Be smart with your budget. In one very important way, establishing and growing your online presence is no different from establishing and growing your physical one: You need to be financially savvy. For instance, the last thing you want is to blow your overall budget in the course of creating a too-ambitious online marketing plan.
“Especially at first, figuring out how much you should allocate to online marketing can be tricky,” Tsai comments. “I recommend starting by cataloging your current marketing allocations, categorizing by group (e.g., direct mail, events, print marketing, broadcast marketing, etc.). Then, figure out which category or categories are least effective. These are the marketing efforts you’ll want to scale back in order to test new online channels. As you move forward, you can continue to tweak your budgeting allocations.”
“Building a plan for your online reputation before you dive in will save you countless hours down the line, so take the time to do things right up-front and to cultivate a solid understanding of the work ahead of you,” Tsai concludes. “Again, these are skills you already have as a small business owner, so don’t allow yourself to become so intimidated that you throw in the digital towel before you’ve begun.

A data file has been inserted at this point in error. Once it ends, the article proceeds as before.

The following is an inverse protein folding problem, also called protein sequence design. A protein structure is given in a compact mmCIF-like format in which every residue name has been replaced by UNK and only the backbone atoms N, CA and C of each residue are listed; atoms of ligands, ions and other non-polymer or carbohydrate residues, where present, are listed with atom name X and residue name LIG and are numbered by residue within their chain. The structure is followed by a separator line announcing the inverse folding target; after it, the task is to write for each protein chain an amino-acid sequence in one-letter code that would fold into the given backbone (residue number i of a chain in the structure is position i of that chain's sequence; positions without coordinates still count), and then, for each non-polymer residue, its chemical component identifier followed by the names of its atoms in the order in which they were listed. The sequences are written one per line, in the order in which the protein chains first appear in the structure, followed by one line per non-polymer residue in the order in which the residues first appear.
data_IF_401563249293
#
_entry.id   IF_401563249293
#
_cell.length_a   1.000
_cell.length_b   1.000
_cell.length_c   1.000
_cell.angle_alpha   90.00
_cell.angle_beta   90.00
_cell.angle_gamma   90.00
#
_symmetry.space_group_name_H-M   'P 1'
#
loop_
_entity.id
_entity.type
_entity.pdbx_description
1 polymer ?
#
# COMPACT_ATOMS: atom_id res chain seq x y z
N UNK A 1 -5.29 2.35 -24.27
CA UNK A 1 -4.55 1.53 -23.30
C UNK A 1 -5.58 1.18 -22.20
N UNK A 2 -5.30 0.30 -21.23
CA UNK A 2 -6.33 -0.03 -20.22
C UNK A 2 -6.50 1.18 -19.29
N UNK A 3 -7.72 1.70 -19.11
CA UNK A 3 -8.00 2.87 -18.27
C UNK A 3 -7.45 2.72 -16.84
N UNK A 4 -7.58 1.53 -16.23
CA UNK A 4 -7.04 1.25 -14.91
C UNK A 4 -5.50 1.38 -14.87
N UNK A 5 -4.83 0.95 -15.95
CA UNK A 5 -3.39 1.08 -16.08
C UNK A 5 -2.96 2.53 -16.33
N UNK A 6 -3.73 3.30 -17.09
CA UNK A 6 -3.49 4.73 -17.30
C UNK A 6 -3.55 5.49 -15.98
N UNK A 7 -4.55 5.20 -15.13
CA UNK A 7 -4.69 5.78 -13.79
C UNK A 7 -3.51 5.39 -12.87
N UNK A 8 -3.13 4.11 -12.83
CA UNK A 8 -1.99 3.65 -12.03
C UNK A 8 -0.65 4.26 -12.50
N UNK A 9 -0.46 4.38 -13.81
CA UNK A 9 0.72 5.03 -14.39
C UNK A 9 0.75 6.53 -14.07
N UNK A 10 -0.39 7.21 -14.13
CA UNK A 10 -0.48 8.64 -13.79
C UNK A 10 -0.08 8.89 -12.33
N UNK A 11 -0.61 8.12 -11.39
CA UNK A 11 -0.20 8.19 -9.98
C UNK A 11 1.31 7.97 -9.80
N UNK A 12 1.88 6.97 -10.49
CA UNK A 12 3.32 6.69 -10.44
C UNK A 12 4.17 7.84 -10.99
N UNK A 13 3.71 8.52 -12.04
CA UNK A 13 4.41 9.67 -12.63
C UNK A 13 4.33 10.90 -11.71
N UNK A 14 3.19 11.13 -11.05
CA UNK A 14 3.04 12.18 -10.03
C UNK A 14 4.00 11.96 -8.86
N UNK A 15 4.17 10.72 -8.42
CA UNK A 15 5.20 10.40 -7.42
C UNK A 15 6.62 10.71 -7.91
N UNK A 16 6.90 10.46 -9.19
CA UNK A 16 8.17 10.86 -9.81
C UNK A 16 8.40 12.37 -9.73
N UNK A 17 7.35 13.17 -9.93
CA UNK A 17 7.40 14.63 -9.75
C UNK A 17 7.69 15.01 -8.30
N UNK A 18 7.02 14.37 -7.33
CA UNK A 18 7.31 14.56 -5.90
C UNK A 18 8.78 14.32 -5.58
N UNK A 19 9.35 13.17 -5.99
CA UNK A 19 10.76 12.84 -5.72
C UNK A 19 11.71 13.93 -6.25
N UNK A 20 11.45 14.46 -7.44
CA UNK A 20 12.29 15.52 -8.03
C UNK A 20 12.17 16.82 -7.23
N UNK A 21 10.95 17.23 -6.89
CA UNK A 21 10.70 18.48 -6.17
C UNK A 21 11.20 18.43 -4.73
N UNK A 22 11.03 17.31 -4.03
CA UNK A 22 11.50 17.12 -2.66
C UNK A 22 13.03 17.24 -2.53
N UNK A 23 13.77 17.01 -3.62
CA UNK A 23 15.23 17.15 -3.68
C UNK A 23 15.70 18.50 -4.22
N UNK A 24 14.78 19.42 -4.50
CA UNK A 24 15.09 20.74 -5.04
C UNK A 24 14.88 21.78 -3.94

“And don’t feel that you have to do everything yourself, either,” she adds. “You may find that one of your employees has the skills and interest to take on these kinds of projects, which is an ideal situation for the business since you can keep things in-house and support career development for someone on your team. In the end, don’t be afraid to ask for help, especially if you’re under time constraints. Whatever the outcome here, the first step is to understand what you need to do and be thoughtful about how you take on this very important piece of your business.”